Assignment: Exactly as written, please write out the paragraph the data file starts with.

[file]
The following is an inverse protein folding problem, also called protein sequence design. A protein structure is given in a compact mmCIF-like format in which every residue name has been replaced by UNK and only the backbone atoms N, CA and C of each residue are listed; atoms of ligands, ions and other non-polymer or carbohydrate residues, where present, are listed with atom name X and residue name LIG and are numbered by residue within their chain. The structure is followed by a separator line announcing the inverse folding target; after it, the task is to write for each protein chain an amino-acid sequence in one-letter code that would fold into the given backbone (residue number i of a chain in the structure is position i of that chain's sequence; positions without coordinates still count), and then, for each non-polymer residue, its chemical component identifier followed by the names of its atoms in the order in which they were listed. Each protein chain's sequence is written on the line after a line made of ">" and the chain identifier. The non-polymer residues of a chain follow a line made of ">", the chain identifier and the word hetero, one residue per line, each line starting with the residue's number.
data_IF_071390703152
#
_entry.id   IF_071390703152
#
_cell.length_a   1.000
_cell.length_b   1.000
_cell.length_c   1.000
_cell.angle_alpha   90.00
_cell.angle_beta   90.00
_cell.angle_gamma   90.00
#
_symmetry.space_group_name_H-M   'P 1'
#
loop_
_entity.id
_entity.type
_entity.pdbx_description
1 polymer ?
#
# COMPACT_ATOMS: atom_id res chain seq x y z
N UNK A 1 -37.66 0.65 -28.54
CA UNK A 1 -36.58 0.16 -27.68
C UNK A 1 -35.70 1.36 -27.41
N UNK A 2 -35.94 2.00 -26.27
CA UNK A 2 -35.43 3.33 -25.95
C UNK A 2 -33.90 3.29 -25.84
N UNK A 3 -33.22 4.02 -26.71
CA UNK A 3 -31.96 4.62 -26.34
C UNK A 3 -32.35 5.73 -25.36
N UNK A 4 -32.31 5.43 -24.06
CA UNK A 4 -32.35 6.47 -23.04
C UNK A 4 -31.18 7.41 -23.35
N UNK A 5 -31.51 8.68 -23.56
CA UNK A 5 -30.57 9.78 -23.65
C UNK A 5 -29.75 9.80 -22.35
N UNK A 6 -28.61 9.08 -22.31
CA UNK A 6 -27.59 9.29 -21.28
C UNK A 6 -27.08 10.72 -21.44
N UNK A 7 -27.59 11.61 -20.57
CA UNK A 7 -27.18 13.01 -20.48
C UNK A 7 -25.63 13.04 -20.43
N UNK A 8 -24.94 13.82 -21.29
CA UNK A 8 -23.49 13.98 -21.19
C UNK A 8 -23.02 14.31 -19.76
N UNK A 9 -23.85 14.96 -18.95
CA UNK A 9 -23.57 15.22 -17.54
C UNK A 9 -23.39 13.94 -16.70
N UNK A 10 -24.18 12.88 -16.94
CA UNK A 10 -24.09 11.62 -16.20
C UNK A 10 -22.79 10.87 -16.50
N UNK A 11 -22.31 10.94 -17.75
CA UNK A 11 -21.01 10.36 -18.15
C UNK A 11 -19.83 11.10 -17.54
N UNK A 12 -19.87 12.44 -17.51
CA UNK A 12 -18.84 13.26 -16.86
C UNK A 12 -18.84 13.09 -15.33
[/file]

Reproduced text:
The following is an inverse protein folding problem, also called protein sequence design. A protein structure is given in a compact mmCIF-like format in which every residue name has been replaced by UNK and only the backbone atoms N, CA and C of each residue are listed; atoms of ligands, ions and other non-polymer or carbohydrate residues, where present, are listed with atom name X and residue name LIG and are numbered by residue within their chain. The structure is followed by a separator line announcing the inverse folding target; after it, the task is to write for each protein chain an amino-acid sequence in one-letter code that would fold into the given backbone (residue number i of a chain in the structure is position i of that chain's sequence; positions without coordinates still count), and then, for each non-polymer residue, its chemical component identifier followed by the names of its atoms in the order in which they were listed. Each protein chain's sequence is written on the line after a line made of ">" and the chain identifier. The non-polymer residues of a chain follow a line made of ">", the chain identifier and the word hetero, one residue per line, each line starting with the residue's number.